There are no sample surveys or population studies conducted in India that can give an indication about the prevalence and incidence rate of autism in the country.

In absence of valid data, professionals go by the prevalence data emerging from the United States and other countries, and extrapolate the same to Indian population. According to the latest report from the US, autism prevalence rate of autism is 1 in 68 births.

SOPAN has begun a prevalence study. We intend to conduct a sample survey of population from the Western region of India. Since we are located in Mumbai, we have taken Mumbai as a cluster where the survey will be done. We are, at present, doing a house to house survey of children (between one and nine-years) living in the slum pockets of the city. We have covered over 5000 homes.

The data is very small and hence not robust, but we have seen a trend that is not in consonance with what is being reported. While we have found nearly 50 children with other conditions such as intellectual disability, cerebral palsy, sensorial impairments etc., we could identify only 10 children with autism. This indicates a prevalence of 1 in 500.

The etiology of autism is still under study. Many causative factors have been proposed. Autism is neurological disorder. This means that the brain structure of children with autism is different than that of typically growing children. The neurological disorder may be a result of genetics andenvironmental factors (e.g. viral infection, metabolic imbalances and exposure to teratogens etc.) that affect the unborn child.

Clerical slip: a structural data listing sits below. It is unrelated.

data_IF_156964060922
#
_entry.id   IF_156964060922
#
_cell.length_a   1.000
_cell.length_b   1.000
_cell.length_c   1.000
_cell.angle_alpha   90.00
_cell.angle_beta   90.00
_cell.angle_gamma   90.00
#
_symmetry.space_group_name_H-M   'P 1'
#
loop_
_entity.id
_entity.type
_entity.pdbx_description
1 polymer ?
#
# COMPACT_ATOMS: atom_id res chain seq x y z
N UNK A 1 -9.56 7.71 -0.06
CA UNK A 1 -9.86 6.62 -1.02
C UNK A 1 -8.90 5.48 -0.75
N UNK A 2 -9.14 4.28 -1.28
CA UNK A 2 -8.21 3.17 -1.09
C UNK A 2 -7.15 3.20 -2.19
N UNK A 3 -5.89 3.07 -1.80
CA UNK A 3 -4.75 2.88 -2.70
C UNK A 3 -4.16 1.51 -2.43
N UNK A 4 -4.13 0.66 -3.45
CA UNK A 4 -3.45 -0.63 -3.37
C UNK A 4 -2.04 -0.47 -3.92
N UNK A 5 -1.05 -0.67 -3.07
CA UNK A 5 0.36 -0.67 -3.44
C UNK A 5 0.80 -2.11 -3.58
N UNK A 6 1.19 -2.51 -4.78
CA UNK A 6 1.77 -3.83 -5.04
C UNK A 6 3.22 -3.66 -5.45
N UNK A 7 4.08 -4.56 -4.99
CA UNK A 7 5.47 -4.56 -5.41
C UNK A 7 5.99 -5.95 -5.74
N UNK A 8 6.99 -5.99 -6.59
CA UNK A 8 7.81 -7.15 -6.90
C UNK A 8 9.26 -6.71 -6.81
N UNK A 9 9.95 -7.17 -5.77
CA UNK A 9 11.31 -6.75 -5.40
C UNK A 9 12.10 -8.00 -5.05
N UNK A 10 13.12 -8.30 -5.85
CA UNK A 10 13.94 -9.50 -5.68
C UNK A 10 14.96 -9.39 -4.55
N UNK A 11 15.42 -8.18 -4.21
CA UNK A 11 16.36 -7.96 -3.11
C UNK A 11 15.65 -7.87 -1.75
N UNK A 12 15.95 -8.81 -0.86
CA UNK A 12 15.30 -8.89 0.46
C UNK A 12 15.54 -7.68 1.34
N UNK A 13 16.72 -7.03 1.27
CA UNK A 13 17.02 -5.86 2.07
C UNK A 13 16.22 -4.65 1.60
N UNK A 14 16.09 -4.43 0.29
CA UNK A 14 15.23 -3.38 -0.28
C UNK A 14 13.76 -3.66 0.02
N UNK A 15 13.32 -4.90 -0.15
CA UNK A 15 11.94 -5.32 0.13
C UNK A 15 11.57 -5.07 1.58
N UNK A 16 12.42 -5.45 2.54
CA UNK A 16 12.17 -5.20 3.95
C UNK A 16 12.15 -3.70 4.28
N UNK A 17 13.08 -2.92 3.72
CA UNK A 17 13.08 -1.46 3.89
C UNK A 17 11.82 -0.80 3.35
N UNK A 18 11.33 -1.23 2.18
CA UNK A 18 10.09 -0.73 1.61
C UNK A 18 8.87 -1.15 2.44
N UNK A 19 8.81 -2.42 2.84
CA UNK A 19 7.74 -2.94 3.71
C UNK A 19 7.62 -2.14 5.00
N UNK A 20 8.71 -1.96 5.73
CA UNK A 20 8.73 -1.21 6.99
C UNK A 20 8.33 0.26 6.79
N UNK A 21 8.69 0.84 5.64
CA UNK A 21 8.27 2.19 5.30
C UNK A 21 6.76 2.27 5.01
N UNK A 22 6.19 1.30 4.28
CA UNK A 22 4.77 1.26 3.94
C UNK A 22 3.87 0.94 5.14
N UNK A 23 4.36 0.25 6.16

No. Incidence of autism is not limited to specific communities or sections of population. A child with autism can be born in any family regardless of the parents’ religion, caste, level of education and income. However, if the parents have a child with autism, it is highly possible that autism may occur in their second child too. According to research a number of genes are associated with autism.  Thus autism may run in families, but not in a specific section of society.

Most children with autism manifest all features of the condition by the time they are 24 or 30 months. Hence, autism is diagnosed at this stage. However, the soft signs of autism such as lack of socially interactive behavior and play skills are present from very early on. Often they go undetected by medical professionals who look for delay in motor milestones as a risk factor for disability. Childhood Disintegrative Disorder has been known to manifest itself much later than 30 months.